Finally, I asked, “Is something bothering you?”  He nodded with tears in his eyes.  I asked him, “Are you bothered that things aren’t right between us.”  Again, he nodded with tears.  Then I asked, “What do you think you should do?”  And at that point, he confessed he was wrong and asked forgiveness — at which point I rushed over to him with my arms open wide and held him close.  I reminded him I loved him and would always love him and would forgive him always when he confessed and was truly sorry (a godly sorrow we might say :-)).  And I reminded him what repentance was really about — changing direction, acting differently in the future. Our relationship was restored — the effect on him was like night and day. Appetite returned, smiles returned — he knew he was forgiven and that he could count on my love.

Someone else had an experience like this — and at a much deeper level.  He tells of his experience in Psalms 51, 32, 130 and 103.  There is much to relate to and learn.

Key Points in Forgiveness/Restoration

Psalm 32:5 – “Then I acknowledged my sin to You and did not cover up my iniquity.  I said, ‘I will confess my transgressions to the Lord’ – and You forgave the guilt of my sin.” (NIV)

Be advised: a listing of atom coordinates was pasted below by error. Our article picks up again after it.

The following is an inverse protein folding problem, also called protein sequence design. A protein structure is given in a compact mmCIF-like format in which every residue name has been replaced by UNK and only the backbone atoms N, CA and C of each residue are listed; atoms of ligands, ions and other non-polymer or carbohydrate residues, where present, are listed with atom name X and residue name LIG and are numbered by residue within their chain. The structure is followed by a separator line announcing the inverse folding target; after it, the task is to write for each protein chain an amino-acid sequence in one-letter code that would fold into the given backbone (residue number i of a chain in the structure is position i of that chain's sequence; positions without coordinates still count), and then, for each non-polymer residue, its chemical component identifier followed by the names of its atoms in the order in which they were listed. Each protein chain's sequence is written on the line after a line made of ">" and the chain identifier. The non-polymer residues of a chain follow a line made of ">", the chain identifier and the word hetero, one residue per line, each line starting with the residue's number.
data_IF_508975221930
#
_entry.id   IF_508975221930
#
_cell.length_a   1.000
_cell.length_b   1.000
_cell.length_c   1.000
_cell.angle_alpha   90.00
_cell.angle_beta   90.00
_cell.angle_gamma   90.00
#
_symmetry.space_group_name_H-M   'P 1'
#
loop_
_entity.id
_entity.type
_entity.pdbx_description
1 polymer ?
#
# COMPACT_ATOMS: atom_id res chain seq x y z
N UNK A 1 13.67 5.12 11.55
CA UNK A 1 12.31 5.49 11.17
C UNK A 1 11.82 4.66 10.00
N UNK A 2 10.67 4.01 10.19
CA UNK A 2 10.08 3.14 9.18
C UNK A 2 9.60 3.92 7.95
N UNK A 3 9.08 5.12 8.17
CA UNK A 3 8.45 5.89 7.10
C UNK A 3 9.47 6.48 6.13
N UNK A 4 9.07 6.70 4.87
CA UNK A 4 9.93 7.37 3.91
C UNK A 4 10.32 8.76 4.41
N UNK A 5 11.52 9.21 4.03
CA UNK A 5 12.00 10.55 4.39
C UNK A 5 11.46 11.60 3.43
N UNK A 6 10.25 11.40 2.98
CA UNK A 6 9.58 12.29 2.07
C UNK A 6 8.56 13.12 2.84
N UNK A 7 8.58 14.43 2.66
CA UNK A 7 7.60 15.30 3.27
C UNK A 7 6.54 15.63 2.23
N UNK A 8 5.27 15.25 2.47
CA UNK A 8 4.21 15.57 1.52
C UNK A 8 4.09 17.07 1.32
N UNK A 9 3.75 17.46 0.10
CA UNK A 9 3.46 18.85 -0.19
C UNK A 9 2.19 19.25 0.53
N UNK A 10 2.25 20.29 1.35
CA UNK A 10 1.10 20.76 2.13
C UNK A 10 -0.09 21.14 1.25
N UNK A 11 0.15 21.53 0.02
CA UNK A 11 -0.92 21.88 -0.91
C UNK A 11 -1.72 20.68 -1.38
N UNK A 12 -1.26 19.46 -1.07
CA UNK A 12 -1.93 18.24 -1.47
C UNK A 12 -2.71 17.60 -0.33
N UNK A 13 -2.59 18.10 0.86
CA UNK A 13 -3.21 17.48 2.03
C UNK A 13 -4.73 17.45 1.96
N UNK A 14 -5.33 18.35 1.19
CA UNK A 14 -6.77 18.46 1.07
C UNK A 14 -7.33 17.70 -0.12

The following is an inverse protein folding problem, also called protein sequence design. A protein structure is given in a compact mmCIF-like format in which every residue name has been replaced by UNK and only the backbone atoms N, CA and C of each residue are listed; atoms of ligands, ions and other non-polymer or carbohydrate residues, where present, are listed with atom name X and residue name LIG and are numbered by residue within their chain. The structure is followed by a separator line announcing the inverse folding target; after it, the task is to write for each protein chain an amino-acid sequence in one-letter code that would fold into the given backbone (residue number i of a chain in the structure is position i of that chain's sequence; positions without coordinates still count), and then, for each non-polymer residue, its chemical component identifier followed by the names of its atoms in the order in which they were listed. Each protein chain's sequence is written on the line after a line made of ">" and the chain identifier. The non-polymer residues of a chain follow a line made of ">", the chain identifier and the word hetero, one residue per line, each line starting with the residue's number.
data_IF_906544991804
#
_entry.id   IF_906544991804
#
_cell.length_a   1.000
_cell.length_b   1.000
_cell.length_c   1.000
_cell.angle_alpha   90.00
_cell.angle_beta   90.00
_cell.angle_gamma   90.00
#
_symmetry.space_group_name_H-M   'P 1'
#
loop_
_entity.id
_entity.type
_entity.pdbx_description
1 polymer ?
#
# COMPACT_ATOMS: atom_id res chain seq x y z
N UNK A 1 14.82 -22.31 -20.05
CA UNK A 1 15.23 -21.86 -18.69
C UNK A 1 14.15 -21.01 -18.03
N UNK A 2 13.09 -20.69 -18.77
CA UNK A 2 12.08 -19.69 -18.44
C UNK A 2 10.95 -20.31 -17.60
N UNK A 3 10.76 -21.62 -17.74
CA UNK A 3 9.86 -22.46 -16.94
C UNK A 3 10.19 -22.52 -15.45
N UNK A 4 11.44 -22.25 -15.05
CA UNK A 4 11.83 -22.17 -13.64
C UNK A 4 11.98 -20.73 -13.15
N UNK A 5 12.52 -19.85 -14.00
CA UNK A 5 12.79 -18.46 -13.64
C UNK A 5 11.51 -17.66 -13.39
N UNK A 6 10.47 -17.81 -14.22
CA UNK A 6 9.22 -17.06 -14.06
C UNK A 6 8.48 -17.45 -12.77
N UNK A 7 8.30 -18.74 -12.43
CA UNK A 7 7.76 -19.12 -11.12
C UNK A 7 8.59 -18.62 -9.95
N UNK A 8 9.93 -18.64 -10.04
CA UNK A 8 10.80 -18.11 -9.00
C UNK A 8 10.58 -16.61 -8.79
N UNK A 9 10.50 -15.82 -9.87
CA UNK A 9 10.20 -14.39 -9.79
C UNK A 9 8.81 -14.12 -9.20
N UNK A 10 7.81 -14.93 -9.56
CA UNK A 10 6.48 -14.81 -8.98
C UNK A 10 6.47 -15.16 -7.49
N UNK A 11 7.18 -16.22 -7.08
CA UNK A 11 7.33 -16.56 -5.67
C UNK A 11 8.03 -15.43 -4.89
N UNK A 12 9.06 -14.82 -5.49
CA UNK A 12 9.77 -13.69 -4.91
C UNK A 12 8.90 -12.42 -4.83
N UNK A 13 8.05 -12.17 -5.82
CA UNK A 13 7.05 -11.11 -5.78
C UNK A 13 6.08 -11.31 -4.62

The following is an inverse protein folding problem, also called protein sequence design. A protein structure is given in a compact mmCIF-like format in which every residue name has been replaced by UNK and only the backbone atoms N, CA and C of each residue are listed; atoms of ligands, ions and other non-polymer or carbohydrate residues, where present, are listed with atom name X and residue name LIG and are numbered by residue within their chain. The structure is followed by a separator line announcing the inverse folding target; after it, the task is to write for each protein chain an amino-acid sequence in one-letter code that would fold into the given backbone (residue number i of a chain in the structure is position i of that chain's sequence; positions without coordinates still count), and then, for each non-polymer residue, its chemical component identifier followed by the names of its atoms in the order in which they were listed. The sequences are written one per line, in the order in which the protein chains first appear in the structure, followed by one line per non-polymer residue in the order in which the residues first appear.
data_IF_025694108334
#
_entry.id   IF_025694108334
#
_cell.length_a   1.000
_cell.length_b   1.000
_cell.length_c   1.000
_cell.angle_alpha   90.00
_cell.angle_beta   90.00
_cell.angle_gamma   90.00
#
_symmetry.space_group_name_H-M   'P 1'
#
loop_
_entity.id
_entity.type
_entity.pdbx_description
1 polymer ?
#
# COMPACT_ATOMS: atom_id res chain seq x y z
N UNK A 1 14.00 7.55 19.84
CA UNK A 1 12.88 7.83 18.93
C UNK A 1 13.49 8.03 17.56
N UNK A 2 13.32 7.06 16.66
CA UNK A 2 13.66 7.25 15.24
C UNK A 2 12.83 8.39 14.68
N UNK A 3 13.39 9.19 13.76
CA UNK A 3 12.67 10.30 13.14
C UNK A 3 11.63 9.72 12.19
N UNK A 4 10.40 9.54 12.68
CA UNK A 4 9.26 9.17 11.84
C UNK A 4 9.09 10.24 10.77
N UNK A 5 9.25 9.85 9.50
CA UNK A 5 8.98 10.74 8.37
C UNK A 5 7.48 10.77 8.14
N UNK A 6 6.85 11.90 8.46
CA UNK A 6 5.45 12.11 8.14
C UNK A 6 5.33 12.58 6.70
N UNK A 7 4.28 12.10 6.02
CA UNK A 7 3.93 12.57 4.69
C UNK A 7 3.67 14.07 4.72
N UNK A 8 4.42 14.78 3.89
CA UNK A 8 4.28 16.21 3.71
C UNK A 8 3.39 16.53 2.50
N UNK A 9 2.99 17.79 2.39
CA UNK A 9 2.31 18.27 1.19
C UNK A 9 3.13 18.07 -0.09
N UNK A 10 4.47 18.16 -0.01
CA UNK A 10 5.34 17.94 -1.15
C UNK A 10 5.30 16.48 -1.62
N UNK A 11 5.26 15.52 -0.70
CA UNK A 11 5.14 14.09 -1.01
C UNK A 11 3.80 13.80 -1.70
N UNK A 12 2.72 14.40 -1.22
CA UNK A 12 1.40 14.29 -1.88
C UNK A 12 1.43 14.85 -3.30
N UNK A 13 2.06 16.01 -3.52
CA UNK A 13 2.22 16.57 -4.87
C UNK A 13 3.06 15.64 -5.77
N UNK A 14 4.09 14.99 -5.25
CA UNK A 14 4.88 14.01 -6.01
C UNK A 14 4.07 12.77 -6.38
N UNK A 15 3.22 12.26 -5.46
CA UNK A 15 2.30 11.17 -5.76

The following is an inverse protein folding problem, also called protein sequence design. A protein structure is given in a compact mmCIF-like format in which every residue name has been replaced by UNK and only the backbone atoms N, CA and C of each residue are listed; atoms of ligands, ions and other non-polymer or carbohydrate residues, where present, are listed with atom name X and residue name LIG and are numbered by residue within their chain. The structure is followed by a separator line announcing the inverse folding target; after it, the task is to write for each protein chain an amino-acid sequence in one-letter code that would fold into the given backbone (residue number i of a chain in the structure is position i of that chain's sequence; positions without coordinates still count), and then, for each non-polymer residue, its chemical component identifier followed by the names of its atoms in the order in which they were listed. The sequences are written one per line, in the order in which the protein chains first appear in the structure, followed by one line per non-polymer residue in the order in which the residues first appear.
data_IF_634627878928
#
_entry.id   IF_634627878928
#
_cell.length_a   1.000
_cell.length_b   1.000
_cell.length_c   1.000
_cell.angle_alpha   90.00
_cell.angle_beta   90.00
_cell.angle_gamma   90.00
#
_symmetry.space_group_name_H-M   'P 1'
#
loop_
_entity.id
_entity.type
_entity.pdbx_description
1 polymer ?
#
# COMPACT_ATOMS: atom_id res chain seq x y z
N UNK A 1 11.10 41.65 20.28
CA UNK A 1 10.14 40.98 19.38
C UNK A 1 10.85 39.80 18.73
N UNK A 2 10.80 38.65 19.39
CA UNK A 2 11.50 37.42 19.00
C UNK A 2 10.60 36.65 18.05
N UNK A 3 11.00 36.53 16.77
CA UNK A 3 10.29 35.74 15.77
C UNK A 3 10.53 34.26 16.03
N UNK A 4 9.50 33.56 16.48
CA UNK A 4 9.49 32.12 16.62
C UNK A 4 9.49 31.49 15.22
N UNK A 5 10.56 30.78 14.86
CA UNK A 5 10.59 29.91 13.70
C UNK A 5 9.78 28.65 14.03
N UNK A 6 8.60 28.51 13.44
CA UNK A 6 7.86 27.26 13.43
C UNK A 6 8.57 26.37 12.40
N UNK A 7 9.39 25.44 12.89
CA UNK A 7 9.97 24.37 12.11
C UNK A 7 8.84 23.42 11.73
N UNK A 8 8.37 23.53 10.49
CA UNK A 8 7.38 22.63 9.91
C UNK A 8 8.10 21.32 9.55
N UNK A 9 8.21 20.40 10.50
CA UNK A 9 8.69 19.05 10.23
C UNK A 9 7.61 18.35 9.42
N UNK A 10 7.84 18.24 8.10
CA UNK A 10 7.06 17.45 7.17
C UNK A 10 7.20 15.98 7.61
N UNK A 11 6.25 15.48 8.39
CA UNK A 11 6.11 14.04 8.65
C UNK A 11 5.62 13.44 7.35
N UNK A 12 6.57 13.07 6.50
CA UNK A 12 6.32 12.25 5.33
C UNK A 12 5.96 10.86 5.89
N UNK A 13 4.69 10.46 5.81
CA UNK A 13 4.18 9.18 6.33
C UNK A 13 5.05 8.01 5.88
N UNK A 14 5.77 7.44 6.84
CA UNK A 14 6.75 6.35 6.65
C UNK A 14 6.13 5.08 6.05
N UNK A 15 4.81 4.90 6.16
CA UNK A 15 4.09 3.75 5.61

Psalm 51:17 – “The sacrifices of God are a broken spirit; a broken and contrite heart, O God, You will not despise.”  (NIV)

Psalm 130:7-8 – “O [Jeff], put your hope in the Lord, for with the Lord is unfailing love and with Him is full redemption.  He Himself will redeem [Jeff] from all [his] sins.”  (NIV)

Psalm 103:11-12 – “For as high as the heavens are above the earth, so great is His love for those who [revere] Him, as far as the east is from the west, so far has He removed our transgressions from us.”  (NIV)
These four Psalms contain so much truth regarding sin, forgiveness and restoration that bring hope, joy, and a deeper faith it is hard to know where to begin.